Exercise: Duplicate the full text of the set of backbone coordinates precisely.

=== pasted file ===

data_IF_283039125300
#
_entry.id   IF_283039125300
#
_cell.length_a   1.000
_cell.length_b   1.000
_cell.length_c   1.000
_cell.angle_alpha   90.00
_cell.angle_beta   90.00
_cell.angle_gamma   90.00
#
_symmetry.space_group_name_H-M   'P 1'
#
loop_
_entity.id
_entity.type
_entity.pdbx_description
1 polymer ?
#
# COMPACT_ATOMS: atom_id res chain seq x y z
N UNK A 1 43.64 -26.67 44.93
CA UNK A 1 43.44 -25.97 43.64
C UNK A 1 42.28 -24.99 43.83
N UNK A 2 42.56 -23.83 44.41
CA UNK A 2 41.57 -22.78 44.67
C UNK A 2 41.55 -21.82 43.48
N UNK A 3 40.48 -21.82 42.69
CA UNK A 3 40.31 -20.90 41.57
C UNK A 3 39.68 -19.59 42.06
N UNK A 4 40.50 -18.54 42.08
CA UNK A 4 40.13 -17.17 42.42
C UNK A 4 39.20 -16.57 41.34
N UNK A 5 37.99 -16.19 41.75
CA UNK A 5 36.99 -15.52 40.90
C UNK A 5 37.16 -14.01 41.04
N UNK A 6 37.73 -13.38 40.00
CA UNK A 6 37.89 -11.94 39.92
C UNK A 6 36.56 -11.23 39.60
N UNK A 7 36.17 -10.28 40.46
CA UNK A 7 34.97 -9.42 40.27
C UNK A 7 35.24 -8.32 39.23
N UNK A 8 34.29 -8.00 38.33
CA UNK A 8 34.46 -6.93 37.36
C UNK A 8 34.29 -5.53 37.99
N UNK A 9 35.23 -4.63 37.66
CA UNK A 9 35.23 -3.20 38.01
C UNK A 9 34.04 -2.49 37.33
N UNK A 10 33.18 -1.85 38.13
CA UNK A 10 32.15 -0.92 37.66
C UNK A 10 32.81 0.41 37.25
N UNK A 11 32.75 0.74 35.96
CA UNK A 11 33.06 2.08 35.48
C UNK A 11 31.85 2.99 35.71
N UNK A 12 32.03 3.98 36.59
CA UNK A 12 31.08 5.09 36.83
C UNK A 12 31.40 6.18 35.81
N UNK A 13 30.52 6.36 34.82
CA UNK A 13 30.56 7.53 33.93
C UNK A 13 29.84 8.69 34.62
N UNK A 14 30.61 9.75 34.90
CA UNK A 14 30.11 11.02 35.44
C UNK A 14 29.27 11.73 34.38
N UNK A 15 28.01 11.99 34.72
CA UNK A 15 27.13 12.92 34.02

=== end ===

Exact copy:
data_IF_283039125300
#
_entry.id   IF_283039125300
#
_cell.length_a   1.000
_cell.length_b   1.000
_cell.length_c   1.000
_cell.angle_alpha   90.00
_cell.angle_beta   90.00
_cell.angle_gamma   90.00
#
_symmetry.space_group_name_H-M   'P 1'
#
loop_
_entity.id
_entity.type
_entity.pdbx_description
1 polymer ?
#
# COMPACT_ATOMS: atom_id res chain seq x y z
N UNK A 1 43.64 -26.67 44.93
CA UNK A 1 43.44 -25.97 43.64
C UNK A 1 42.28 -24.99 43.83
N UNK A 2 42.56 -23.83 44.41
CA UNK A 2 41.57 -22.78 44.67
C UNK A 2 41.55 -21.82 43.48
N UNK A 3 40.48 -21.82 42.69
CA UNK A 3 40.31 -20.90 41.57
C UNK A 3 39.68 -19.59 42.06
N UNK A 4 40.50 -18.54 42.08
CA UNK A 4 40.13 -17.17 42.42
C UNK A 4 39.20 -16.57 41.34
N UNK A 5 37.99 -16.19 41.75
CA UNK A 5 36.99 -15.52 40.90
C UNK A 5 37.16 -14.01 41.04
N UNK A 6 37.73 -13.38 40.00
CA UNK A 6 37.89 -11.94 39.92
C UNK A 6 36.56 -11.23 39.60
N UNK A 7 36.17 -10.28 40.46
CA UNK A 7 34.97 -9.42 40.27
C UNK A 7 35.24 -8.32 39.23
N UNK A 8 34.29 -8.00 38.33
CA UNK A 8 34.46 -6.93 37.36
C UNK A 8 34.29 -5.53 37.99
N UNK A 9 35.23 -4.63 37.66
CA UNK A 9 35.23 -3.20 38.01
C UNK A 9 34.04 -2.49 37.33
N UNK A 10 33.18 -1.85 38.13
CA UNK A 10 32.15 -0.92 37.66
C UNK A 10 32.81 0.41 37.25
N UNK A 11 32.75 0.74 35.96
CA UNK A 11 33.06 2.08 35.48
C UNK A 11 31.85 2.99 35.71
N UNK A 12 32.03 3.98 36.59
CA UNK A 12 31.08 5.09 36.83
C UNK A 12 31.40 6.18 35.81
N UNK A 13 30.52 6.36 34.82
CA UNK A 13 30.56 7.53 33.93
C UNK A 13 29.84 8.69 34.62
N UNK A 14 30.61 9.75 34.90
CA UNK A 14 30.11 11.02 35.44
C UNK A 14 29.27 11.73 34.38
N UNK A 15 28.01 11.99 34.72
CA UNK A 15 27.13 12.92 34.02